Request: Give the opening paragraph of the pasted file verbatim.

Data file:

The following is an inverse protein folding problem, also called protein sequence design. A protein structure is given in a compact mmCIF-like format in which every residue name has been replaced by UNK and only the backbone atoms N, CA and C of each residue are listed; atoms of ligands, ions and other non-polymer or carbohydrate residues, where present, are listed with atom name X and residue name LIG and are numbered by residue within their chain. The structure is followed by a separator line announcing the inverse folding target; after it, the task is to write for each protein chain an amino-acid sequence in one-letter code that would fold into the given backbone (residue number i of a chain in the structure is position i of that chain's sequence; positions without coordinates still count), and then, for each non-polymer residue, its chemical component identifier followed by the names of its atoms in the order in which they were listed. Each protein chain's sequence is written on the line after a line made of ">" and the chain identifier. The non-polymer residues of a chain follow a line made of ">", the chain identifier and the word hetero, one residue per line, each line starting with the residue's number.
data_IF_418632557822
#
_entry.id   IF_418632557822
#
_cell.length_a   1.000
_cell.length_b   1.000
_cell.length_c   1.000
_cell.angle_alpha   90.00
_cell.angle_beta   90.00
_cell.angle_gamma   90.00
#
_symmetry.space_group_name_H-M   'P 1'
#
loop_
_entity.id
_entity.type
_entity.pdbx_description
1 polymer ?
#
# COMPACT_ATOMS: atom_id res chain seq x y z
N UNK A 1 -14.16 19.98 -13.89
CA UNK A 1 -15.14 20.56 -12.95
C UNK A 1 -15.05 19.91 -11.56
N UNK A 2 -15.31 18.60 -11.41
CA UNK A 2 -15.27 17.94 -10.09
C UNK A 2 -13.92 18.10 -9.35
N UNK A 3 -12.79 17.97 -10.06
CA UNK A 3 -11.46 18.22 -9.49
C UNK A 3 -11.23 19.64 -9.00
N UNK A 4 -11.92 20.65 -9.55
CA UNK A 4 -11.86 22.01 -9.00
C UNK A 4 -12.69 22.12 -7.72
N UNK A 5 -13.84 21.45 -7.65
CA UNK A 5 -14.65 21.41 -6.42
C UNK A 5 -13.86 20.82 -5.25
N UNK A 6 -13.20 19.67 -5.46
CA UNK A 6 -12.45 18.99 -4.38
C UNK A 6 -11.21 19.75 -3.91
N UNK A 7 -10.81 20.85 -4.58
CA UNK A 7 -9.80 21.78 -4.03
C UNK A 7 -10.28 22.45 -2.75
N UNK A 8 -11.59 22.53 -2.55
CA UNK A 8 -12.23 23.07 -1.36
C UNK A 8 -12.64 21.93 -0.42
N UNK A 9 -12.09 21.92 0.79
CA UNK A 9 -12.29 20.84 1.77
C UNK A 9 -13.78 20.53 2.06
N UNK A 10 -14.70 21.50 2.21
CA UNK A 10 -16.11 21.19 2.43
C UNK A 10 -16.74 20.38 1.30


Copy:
The following is an inverse protein folding problem, also called protein sequence design. A protein structure is given in a compact mmCIF-like format in which every residue name has been replaced by UNK and only the backbone atoms N, CA and C of each residue are listed; atoms of ligands, ions and other non-polymer or carbohydrate residues, where present, are listed with atom name X and residue name LIG and are numbered by residue within their chain. The structure is followed by a separator line announcing the inverse folding target; after it, the task is to write for each protein chain an amino-acid sequence in one-letter code that would fold into the given backbone (residue number i of a chain in the structure is position i of that chain's sequence; positions without coordinates still count), and then, for each non-polymer residue, its chemical component identifier followed by the names of its atoms in the order in which they were listed. Each protein chain's sequence is written on the line after a line made of ">" and the chain identifier. The non-polymer residues of a chain follow a line made of ">", the chain identifier and the word hetero, one residue per line, each line starting with the residue's number.